Some students wish to bring skills and knowledge from both mental health disciplines and Christian theological understanding into their work. There is also an increasing demand for church and parachurch ministries to require both clinical licensure and denominational ordination. To meet these needs, faculty members in the MFT program have partnered with the School of Theology to offer two dual degrees:
Both dual degrees prepare students to serve in church positions that incorporate roles of pastor and therapist, such as a pastor for family ministries, an inner-city missionary to homeless families, or a therapist within a church counseling center.
Applicants of the dual degree program will need to apply (via the Graduate Center) to the School of Psychology, Family, and Community for admission to the Marriage and Family Therapy program as well as to Seattle Pacific Seminary. Acceptance in one program does not guarantee acceptance in the other. Once applicants are admitted to both programs, they will receive a specialized program plan to follow for the duration of their enrollment at SPU.
The medical field is developing integrated health care teams in medical settings to address the physical, emotional, spiritual, and relational needs of patients. Seattle Pacific University's Medical Family Therapy (MDFT) certificate program is opening doors in this emerging field, training professionals who can effectively support individuals and families as they face and navigate illness and its implications.
SPU's Medical Family Therapy Certificate program is the only training program on the West Coast geared to training biomedical, psychosocial, and spiritual providers to work in medical settings as a part of an integrated health care team.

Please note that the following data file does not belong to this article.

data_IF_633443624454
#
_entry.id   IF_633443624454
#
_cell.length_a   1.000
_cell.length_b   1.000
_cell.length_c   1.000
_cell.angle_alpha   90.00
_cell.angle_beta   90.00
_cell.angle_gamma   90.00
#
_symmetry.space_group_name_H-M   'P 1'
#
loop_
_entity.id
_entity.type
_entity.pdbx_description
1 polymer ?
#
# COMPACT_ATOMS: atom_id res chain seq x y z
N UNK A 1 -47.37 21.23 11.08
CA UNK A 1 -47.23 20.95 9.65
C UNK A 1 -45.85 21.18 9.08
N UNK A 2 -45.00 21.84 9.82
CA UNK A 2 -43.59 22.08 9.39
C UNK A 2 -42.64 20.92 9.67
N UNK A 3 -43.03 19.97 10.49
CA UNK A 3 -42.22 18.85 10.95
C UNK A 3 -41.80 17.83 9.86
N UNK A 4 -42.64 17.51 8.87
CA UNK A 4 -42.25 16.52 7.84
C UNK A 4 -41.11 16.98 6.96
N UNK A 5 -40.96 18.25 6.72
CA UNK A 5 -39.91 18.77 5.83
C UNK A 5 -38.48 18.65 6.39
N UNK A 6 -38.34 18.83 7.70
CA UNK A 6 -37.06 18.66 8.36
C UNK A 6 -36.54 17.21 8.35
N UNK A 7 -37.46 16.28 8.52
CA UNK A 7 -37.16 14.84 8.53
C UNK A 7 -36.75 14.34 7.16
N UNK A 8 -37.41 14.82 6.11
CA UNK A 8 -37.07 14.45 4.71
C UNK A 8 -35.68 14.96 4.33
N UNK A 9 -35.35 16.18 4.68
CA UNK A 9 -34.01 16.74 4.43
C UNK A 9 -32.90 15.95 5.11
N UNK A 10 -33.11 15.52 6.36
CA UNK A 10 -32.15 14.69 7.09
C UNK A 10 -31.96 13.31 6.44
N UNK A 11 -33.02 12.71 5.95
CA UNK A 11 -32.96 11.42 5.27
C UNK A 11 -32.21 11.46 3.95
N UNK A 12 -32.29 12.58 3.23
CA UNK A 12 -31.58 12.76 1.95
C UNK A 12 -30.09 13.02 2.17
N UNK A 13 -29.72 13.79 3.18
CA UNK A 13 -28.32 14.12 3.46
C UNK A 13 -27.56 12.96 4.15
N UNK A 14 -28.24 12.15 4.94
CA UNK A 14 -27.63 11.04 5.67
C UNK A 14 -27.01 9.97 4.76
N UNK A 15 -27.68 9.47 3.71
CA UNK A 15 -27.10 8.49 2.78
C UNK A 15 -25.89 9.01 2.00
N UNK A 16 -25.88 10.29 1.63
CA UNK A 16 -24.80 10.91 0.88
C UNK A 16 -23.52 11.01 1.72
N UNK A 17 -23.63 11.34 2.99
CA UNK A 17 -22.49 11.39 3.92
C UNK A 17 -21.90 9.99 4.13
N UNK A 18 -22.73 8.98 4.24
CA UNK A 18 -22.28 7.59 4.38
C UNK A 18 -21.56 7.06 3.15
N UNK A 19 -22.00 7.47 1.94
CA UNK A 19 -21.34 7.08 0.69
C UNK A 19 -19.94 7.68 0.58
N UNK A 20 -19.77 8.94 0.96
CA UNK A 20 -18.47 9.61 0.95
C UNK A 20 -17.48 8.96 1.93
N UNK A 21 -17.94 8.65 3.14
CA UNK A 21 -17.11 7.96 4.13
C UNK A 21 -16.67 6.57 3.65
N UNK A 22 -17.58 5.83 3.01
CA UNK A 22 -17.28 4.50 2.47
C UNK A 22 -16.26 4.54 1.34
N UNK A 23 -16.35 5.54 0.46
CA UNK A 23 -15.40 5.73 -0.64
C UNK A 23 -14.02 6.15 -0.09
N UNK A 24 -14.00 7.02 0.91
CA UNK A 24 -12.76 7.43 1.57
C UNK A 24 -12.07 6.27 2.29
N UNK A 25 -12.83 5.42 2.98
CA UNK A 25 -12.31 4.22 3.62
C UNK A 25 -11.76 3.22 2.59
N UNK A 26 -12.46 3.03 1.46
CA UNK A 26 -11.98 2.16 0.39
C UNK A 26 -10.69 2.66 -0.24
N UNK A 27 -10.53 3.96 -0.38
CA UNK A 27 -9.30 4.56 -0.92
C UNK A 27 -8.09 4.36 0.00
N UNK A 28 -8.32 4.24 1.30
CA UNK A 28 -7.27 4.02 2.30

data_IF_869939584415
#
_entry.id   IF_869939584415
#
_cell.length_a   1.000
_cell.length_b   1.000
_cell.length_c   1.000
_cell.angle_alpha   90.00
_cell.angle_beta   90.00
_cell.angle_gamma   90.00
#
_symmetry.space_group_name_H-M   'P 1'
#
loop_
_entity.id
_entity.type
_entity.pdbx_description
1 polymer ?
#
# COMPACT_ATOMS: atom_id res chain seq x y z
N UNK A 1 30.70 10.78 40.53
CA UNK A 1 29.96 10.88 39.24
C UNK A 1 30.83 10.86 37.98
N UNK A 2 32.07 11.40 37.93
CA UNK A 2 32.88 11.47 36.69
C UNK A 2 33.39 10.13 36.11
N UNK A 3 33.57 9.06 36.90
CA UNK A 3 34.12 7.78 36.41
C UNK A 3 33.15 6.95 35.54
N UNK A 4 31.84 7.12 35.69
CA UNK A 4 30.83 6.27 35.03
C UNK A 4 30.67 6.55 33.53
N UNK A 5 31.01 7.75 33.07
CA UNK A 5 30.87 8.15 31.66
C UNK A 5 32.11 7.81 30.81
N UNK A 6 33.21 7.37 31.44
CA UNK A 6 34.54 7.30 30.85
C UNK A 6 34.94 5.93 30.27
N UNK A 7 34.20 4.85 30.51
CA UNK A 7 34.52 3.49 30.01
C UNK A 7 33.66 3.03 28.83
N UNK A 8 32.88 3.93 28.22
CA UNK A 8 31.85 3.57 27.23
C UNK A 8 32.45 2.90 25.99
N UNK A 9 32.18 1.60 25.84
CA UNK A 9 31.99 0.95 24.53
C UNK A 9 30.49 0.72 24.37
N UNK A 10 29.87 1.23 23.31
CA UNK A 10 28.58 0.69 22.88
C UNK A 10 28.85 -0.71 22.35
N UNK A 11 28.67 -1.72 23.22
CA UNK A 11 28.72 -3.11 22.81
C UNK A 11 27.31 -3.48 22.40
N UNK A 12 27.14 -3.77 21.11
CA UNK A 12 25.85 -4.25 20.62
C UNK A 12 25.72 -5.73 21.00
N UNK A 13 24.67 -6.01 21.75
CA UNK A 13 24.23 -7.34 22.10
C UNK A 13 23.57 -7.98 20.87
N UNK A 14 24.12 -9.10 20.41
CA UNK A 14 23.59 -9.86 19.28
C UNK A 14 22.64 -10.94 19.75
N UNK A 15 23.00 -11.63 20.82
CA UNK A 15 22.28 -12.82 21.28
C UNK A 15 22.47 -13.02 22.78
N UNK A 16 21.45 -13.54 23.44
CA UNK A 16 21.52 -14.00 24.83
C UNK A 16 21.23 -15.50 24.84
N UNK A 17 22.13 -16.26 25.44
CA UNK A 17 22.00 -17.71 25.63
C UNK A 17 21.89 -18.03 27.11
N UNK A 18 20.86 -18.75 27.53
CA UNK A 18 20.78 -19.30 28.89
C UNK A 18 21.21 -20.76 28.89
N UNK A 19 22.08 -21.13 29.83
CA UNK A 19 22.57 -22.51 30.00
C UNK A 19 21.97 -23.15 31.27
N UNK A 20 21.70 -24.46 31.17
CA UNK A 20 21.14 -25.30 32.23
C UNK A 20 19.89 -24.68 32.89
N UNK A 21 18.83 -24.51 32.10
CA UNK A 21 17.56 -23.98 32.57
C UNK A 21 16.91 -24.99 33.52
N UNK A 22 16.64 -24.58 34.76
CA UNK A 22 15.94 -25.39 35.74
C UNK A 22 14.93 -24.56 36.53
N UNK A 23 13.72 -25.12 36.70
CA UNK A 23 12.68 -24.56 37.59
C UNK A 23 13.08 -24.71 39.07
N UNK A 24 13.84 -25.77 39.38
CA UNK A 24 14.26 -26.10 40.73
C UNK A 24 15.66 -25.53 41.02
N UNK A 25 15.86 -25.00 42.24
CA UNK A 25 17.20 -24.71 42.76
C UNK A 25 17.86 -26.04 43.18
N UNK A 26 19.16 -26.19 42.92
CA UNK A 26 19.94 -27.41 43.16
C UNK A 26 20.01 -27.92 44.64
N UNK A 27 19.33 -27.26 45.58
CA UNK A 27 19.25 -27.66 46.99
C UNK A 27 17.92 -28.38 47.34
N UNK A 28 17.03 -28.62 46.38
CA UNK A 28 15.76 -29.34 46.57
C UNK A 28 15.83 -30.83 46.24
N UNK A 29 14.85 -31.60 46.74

With its commitment to excellence, service and Christian faith, SPU's School of Psychology, Family, and Community stands ready to offer a bio-psychosocial model of specialized training in collaborative medicine. In addition, this training will influence the role of spirituality and faith practices in healing and health.
Students have two options in obtaining the Medical Family Therapy Certificate:
Professionals looking to keep up-to-date with the latest information on specialized topics in medical family therapy may register to take MDFT classes as seminars for CEU credits.
In the late summer or early fall after all coursework is complete, students are placed in a yearlong internship for 10 hours a week in an outpatient medical clinic. Students will have a chance to discuss internship placement possibilities prior to placement.
Clinic specialties range from family medicine, oncology, rheumatology, women's health, and other specialty medicine sites. Students work alongside physicians, nurses, and staff providing on-site psychosocial care. They are actively involved in charting, consulting with medical teams, program development, and clinical treatment.
Clinic schedule will be determined in consideration of clinic need, space restrictions, and student availability. During the internship year students will also be enrolled in the practicum supervision course.
General Admissions Information
The program begins in Autumn Quarter and admits students once a year. The application deadline is July 1. For more detailed information on admission, and to apply online, visit The Graduate Center. You can also email firstname.lastname@example.org, or call 206-281-2091 or 800-601-0603 with additional questions.